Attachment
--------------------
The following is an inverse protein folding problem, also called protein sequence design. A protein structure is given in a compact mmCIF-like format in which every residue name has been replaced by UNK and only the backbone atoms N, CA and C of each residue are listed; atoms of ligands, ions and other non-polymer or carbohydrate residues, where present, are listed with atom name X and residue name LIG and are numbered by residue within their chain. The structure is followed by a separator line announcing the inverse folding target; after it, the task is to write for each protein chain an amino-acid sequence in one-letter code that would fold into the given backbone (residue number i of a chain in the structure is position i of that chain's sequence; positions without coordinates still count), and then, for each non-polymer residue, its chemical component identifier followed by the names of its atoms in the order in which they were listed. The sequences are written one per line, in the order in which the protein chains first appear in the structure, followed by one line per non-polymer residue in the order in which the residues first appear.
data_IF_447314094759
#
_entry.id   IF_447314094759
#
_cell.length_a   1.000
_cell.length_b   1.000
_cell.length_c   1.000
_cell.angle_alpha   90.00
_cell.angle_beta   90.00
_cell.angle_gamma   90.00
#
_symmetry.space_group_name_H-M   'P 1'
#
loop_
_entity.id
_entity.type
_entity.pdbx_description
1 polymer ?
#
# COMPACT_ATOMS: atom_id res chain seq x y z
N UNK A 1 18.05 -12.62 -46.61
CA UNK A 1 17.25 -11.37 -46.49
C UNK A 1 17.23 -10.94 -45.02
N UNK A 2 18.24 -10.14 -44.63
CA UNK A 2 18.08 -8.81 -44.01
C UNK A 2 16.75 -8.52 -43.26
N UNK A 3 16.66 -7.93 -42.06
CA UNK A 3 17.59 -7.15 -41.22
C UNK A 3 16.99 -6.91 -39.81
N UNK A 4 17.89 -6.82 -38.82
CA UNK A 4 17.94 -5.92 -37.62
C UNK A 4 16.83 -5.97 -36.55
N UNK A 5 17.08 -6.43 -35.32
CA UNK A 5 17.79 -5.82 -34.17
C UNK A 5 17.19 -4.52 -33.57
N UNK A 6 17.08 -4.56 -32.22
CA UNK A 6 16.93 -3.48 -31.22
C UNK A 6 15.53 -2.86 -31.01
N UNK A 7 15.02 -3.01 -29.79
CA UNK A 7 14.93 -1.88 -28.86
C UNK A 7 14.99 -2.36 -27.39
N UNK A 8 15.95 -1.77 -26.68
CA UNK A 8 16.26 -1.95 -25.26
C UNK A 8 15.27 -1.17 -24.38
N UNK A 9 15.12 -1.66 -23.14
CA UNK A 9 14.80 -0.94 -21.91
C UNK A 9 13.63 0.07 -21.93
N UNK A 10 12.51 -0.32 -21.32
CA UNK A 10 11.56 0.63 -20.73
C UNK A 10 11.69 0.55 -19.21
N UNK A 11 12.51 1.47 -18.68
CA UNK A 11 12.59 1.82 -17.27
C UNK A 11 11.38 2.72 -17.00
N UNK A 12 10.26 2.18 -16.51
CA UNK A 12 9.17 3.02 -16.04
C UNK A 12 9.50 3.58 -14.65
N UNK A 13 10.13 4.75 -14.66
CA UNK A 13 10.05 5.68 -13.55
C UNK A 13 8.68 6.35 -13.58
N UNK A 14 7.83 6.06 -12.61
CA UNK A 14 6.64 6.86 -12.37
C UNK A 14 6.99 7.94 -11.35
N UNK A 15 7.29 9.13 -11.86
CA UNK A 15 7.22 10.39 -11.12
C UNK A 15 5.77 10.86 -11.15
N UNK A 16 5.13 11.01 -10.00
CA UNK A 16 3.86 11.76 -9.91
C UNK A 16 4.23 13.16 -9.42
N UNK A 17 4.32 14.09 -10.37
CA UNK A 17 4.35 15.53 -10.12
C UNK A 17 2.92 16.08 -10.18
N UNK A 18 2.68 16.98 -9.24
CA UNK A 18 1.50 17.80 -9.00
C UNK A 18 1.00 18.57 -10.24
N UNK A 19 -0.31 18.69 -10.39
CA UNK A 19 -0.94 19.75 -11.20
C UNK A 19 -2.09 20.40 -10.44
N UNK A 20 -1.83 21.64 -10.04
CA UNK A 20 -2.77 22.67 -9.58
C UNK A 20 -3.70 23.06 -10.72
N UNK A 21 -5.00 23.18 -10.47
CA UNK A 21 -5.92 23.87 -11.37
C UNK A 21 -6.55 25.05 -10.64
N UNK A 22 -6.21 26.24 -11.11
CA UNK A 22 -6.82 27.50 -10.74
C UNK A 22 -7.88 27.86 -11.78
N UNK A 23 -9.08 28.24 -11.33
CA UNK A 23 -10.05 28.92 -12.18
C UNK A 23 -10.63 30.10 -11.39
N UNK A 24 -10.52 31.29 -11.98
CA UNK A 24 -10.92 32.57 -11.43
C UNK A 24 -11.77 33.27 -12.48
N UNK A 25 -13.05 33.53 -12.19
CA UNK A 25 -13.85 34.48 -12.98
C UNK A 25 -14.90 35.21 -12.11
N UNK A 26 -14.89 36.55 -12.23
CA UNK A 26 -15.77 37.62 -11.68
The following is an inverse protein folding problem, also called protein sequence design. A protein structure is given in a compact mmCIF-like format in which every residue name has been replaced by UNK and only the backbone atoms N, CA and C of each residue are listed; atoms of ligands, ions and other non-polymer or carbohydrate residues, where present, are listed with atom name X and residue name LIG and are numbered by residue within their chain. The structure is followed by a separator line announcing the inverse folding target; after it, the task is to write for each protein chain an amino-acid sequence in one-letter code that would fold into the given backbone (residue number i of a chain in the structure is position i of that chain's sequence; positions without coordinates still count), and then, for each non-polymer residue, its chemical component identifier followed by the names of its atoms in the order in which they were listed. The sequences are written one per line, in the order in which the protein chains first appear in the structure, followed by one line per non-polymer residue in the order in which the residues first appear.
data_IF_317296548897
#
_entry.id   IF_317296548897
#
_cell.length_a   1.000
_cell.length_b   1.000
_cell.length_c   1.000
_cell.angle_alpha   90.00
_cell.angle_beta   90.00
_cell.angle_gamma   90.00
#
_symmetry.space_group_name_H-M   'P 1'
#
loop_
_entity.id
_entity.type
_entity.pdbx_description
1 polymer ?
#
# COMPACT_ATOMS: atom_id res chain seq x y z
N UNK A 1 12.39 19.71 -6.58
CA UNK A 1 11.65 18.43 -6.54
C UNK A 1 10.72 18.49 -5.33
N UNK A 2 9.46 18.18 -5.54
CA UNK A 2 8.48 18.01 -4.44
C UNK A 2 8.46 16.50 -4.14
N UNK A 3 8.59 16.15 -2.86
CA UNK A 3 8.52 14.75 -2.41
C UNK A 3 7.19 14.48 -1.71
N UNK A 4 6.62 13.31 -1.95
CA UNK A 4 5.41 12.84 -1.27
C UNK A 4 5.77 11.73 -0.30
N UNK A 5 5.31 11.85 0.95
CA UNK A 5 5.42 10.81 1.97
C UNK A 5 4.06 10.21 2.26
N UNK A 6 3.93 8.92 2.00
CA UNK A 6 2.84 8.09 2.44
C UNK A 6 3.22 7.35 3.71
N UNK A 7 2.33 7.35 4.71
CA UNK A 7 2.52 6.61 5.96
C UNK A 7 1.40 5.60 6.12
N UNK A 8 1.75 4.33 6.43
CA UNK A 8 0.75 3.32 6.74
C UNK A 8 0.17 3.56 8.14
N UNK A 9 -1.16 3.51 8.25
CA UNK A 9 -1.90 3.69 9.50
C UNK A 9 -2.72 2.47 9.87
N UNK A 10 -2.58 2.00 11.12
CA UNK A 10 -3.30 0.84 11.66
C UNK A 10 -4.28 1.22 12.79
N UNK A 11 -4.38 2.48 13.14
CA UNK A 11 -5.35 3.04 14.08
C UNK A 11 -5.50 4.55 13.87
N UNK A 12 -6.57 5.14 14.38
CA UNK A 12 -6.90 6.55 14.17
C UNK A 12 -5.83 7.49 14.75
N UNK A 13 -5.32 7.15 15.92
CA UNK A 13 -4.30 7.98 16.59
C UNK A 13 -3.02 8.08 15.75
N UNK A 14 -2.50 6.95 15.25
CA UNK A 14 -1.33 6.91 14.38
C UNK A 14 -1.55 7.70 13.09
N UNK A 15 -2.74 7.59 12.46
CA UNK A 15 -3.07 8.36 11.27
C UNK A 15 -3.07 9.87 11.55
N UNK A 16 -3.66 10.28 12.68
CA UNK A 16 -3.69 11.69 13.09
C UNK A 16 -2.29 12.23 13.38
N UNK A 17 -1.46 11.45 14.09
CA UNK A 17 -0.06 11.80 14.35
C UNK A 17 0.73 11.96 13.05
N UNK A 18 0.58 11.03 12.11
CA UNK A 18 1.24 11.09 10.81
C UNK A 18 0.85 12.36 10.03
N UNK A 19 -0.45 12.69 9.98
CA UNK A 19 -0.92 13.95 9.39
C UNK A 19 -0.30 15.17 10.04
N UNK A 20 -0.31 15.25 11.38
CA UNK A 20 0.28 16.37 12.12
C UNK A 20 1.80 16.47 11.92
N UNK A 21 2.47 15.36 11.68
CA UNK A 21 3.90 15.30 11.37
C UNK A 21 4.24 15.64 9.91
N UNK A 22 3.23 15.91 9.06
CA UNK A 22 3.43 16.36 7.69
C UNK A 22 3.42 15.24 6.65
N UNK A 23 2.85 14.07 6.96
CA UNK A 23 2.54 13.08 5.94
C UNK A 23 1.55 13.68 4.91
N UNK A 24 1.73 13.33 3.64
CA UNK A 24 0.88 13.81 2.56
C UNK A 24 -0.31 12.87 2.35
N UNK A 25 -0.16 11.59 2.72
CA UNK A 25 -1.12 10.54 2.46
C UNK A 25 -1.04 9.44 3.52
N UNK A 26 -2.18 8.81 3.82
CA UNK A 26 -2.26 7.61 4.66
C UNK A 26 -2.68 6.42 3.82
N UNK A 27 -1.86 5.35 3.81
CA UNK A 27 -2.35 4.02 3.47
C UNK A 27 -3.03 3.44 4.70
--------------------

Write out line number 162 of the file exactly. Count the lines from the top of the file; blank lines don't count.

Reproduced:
N UNK A 15 -2.74 7.59 12.46